The Friends of Bear Creek Park is characterizing its court fight against the City of Surrey over the expansion of 84 Avenue at the southern end of Bear Creek Park as a classic example of a David-versus-Goliath battle,
In the Bible, the little guy wins. In an attempt to duplicate that outcome, the citizens’ group has being pursuing creative means of funding its legal bills as it tries to stop the city’s plan to join 140 Street with King George Boulevard by building a new stretch of 84 Avenue.
The Force of Nature Society, and Surrey resident Sebastian Sajda and Annie Kaps filed a petition with the B.C. Supreme Court against the City of Surrey in July asking the court to declare as parkland properties impacted by the 84th Avenue project. They are still awaiting the judge’s decision.
Sebastian Sajda explains why boxes containing 800 pairs of jeans are being donated to MCC Thrift Shop in Surrey and what it has to do with a legal fight with the City of Surrey. pic.twitter.com/ACIVNd4zmL
— Tom Zytaruk (@tomzytaruk) November 19, 2021
“While the city has an unlimited source of funds in the form of taxpayers, we’ve had to fundraise every dollar we’ve spent,” said Sajda, an organizer with Friends of Bear Creek Park. “Our original budget was $50,000, but the City of Surrey has managed to balloon that by dragging us to court unnecessarily on a number of occasions.”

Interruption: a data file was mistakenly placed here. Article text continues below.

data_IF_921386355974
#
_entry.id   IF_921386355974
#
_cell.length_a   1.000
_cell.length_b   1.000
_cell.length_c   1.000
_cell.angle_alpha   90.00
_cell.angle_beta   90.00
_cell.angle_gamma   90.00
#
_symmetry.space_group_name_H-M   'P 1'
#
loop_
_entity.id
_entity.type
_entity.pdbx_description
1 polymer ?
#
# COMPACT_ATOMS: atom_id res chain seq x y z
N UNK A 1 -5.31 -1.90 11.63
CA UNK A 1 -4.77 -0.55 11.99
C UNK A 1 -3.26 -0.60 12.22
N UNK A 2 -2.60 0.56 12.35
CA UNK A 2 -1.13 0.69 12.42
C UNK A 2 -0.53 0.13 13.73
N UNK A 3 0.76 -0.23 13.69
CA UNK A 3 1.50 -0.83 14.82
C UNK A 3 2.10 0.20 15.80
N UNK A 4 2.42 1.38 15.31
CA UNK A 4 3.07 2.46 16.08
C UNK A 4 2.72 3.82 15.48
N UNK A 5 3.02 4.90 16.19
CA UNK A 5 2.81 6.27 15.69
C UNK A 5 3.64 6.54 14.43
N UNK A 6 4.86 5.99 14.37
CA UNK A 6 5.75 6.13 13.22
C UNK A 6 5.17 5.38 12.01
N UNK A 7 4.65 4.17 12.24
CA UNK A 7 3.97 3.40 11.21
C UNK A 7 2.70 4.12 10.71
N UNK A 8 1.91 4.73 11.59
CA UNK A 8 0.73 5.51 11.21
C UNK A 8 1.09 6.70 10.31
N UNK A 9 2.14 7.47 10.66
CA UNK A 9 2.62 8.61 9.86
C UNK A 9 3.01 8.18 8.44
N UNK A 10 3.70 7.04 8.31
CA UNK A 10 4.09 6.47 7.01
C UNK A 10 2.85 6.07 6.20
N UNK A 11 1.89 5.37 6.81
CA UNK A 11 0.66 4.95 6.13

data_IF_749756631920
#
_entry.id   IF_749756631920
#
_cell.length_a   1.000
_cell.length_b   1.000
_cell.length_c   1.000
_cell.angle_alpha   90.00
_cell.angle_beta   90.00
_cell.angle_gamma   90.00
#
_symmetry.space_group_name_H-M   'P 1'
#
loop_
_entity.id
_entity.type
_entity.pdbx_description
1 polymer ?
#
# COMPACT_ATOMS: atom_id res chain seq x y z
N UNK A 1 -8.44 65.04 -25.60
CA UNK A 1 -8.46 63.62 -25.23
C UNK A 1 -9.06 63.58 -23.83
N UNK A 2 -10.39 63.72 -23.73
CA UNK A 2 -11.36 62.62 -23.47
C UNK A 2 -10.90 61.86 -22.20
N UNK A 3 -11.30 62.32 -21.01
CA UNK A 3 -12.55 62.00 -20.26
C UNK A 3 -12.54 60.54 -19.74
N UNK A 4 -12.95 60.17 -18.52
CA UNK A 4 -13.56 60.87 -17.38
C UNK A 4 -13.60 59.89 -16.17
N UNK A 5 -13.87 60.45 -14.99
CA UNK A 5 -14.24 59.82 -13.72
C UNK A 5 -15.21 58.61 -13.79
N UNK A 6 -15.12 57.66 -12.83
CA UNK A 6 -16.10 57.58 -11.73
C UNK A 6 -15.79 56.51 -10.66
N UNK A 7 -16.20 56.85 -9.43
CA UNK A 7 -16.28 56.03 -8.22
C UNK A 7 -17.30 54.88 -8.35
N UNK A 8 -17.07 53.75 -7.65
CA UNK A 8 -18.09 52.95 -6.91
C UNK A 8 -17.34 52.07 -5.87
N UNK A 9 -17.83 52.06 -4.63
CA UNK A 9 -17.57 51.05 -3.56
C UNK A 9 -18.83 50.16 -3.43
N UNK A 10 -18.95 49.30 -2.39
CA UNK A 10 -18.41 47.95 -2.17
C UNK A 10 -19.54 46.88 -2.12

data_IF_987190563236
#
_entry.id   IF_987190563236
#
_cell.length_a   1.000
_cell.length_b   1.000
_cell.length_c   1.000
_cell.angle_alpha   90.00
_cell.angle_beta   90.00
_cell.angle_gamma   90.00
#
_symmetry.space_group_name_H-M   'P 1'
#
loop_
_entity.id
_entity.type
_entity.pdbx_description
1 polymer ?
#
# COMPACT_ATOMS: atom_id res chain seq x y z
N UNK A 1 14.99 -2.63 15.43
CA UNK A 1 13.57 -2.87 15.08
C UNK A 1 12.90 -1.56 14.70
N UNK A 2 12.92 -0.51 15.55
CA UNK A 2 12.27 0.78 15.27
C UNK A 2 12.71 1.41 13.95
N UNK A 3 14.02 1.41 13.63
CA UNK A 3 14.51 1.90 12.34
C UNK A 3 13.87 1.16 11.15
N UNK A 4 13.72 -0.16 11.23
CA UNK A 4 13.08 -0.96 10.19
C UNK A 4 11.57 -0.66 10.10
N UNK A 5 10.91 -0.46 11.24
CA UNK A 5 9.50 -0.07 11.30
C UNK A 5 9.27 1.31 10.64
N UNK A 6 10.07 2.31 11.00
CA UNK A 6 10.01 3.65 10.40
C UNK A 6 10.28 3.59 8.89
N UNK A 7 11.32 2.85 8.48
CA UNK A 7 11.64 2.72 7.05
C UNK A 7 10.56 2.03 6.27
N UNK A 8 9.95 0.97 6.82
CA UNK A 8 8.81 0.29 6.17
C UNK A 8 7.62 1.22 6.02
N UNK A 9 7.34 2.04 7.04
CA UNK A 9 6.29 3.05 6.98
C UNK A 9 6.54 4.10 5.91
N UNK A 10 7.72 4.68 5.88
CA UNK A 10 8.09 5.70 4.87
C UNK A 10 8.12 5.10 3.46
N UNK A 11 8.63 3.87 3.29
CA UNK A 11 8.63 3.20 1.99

And so, the group is trying to fund its legal costs by way of door-to-door canvassing, online donations, a GoFundMe campaign and a bottle drive that has to date collected 8,222 donated items and counting.
Recently, volunteer Ram Bains, a Surrey resident who has an import business, donated 800 pairs of women’s jeans – 25 big boxes worth – which Kaps bought during an online silent auction for $1,500. Volunteers on Friday packed them into a truck destined for the MCC (Mennonite Central Committee) Thrift Shop at 10653 King George Blvd. in Surrey.
“If MCC sells these brand-new jeans for $10 that’s $8,000 for at very good cause,” Kaps told the Now-Leader.
Said Donna Hanson, an organizer with Friends of Bear Creek Park, “It costs money to pursue this legal avenue and to save our beloved park from this unnecessary road.
“It cost additional funds when the City of Surrey appealed – and lost – a Supreme Court judge’s stop-work order.”
The Safe Surrey Coalition majority on council decided to fast-track the road project in February.
Road Rage: Opposition mounts anew to Surrey’s plan for 84 Ave. south of Bear Creek Park https://t.co/OYGH0TWnkV
— Tom Zytaruk (@tomzytaruk) April 20, 2021